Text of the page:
In Kerala, the COVID-19 pandemic has turned Mattanchery's antique shops into symbols of despair

Antiques and handicrafts displayed at a shop in Mattanchery heritage town in Kochi.   | Photo Credit: Special Arrangement

The sprawling shops and tastefully-recreated godowns in Mattancherry, which were considered a treasure trove of exquisite antiques and handicrafts, some of which found place in the Limca Book of Records, are now symbols of despair.

So much so that many traders are keen to dispose of their shops and the many-centuries-old wares kept for sale due to next-to-nil arrival of tourists and freight issues.

For most well-heeled tourists from abroad and across India who arrived in Kochi, their visit to the coastal city was incomplete without a stroll past Jew Street in the heritage town and checking out the innumerable small and mega outlets that sold prized antique items.

Almost all traders who owned anything from small outlets to those that are spread over a lakh sq.ft., did great business till the global cruise-ship sector was grounded and curbs were imposed on air travel, following the COVID-19 pandemic.

Online orders

"We scraped past in 2020 by banking on online orders. The pandemic's second wave in early 2021 played spoilsport with even that, since the fear factor increased," says Sunny L. Malayil, co-partner of Crafters, which is spread over a 30,000 sq. ft space in the heritage town that has the famed Dutch Palace and one of the oldest synagogues.

Antiques and handicraft items from here were in high demand across the globe, especially among high-net-worth individuals, architects, interior designers, hotels and corporate entities. The pandemic-induced slowdown has led to freight cost to the U.S. increasing from around $2,600 to $6,600 per container, cranking up the waiting period. The export of spices and coir too has been similarly hit, he said.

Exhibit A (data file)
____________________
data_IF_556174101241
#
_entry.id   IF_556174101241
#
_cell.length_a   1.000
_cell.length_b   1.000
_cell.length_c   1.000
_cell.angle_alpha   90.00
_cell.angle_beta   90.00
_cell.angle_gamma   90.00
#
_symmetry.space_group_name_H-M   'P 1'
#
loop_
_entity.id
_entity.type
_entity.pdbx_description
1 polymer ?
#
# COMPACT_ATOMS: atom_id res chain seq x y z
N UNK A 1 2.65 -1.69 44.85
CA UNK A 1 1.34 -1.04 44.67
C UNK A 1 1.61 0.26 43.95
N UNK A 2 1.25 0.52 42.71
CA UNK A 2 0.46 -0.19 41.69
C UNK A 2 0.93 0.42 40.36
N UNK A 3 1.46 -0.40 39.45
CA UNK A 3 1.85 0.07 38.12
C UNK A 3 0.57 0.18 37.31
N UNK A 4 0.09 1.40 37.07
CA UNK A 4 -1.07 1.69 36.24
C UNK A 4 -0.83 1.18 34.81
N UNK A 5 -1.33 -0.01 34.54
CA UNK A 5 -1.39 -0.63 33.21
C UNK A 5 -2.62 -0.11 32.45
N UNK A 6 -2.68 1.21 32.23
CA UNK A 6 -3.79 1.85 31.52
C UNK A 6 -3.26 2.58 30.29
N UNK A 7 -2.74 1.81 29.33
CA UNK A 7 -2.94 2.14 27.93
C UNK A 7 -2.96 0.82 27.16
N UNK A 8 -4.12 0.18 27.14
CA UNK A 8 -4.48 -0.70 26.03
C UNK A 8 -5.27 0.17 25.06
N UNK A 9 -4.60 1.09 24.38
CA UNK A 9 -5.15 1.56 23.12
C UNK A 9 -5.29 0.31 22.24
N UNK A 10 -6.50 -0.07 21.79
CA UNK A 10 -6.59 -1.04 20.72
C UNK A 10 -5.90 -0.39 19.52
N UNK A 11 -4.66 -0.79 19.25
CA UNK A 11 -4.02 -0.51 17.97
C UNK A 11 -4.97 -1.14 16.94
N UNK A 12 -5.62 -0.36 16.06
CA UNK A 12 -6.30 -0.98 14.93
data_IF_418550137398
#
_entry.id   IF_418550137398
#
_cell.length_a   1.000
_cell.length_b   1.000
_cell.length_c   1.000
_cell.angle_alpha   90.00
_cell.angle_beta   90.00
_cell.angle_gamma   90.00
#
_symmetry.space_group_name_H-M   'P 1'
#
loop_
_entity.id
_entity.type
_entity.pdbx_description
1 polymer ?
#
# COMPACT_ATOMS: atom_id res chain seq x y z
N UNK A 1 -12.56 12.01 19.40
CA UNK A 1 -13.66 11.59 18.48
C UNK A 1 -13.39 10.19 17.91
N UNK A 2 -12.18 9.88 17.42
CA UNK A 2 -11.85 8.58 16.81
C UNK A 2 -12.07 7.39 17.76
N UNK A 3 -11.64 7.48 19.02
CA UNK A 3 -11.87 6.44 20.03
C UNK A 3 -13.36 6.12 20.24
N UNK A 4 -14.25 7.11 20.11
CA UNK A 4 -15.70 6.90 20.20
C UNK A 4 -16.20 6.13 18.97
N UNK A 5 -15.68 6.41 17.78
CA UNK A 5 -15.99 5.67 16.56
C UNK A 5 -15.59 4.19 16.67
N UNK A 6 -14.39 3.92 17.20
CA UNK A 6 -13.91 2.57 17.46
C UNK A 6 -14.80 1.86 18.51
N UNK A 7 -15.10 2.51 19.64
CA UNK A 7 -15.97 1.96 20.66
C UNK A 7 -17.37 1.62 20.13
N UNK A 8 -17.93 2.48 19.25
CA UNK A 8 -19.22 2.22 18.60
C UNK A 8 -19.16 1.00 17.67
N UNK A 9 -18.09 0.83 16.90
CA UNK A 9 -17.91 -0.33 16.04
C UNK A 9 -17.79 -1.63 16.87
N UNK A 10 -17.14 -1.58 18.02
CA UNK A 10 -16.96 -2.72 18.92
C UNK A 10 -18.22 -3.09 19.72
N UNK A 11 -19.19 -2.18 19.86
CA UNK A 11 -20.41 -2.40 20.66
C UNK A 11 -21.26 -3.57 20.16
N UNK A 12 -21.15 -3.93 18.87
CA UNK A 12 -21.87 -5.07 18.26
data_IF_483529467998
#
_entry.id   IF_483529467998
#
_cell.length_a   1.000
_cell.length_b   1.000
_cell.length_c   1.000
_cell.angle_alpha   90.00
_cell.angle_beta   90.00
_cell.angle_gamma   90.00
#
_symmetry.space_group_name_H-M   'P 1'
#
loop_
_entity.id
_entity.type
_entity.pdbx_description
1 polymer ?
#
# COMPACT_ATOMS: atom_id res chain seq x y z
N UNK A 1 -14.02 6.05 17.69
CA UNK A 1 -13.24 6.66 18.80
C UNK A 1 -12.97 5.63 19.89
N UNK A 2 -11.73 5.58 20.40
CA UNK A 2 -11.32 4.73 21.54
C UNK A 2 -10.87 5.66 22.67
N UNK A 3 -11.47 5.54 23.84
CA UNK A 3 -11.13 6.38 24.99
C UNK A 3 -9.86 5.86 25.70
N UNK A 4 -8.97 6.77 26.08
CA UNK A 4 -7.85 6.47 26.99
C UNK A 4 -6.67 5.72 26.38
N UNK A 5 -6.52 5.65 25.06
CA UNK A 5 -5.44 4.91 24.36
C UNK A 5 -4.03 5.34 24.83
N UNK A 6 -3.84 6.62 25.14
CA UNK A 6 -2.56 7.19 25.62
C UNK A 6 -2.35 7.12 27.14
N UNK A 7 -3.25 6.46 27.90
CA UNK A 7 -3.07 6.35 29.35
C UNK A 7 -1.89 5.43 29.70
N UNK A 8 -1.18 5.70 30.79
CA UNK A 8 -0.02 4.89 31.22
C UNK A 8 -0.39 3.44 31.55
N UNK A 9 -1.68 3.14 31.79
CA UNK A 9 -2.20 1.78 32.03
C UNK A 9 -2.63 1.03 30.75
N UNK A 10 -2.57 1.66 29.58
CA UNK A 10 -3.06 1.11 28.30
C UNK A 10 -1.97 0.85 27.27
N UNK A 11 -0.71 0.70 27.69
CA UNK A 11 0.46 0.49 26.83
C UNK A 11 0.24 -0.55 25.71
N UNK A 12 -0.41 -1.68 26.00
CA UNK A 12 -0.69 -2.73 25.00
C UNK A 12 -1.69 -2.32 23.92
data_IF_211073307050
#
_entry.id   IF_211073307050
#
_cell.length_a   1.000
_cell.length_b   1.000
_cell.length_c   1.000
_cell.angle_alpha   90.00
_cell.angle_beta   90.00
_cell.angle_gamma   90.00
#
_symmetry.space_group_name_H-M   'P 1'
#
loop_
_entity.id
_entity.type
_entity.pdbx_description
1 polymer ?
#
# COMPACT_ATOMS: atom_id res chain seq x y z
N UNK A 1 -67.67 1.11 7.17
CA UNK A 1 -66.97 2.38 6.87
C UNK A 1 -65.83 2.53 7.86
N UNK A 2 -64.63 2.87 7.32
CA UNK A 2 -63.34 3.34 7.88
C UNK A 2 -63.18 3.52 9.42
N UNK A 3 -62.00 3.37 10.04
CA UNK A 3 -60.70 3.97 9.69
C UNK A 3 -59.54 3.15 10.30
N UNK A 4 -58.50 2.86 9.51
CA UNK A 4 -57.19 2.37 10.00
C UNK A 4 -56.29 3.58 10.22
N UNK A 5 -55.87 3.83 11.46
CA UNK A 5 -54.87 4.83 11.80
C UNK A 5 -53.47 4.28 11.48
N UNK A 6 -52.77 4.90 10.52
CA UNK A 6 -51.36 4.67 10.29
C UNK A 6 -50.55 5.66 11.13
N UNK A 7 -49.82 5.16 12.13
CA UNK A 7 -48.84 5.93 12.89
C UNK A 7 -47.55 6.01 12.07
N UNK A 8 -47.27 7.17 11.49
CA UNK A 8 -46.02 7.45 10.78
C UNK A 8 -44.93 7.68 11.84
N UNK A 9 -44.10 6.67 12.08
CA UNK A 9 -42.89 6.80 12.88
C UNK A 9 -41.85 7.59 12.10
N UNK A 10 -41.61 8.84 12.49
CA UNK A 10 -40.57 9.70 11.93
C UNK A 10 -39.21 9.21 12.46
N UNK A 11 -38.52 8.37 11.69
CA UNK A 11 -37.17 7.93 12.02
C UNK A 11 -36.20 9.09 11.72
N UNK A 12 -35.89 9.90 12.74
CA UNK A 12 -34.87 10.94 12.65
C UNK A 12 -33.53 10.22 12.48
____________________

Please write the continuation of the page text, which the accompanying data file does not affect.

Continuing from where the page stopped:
All this has in turn affected the livelihood of artisans who manufactured handcrafted items displayed in the shops. Many possessing excellent workmanship have already diverted to other fields.

Speaking about the prevailing trend in the antiques/crafts sector, Mr. Malayil said that both procurement and marketing have gone digital, with pictures and videos being shared online. "So much so that the B2B exhibition hosted by Export Promotion Council for Handicrafts in 2020 was a virtual one. Still, I am hoping that the cloud of uncertainty will clear in the coming months," he added.

Foreign tourists

The next-to-nil arrival of people to Jew Town itself symbolises the plight of traders here, said N. B. Majnu, owner of Heritage Arts spread over 1 lakh sq.ft. “Over half of our customers were foreign tourists. Halting of their arrival has resulted in most traders being unable to pay rent, while power supply in many cases have been disconnected over non-payment of dues, so much so that many are withdrawing from the sector,” he pointed out.

Despite this, we need to spend on maintaining the premises, to prevent damage and termite infestation of the costly items on display. There seems to be no hope of revival at least till December (traditionally the peak-tourist month), said Mr. Majnu said.

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Printable version | Jul 28, 2021 8:48:52 PM |

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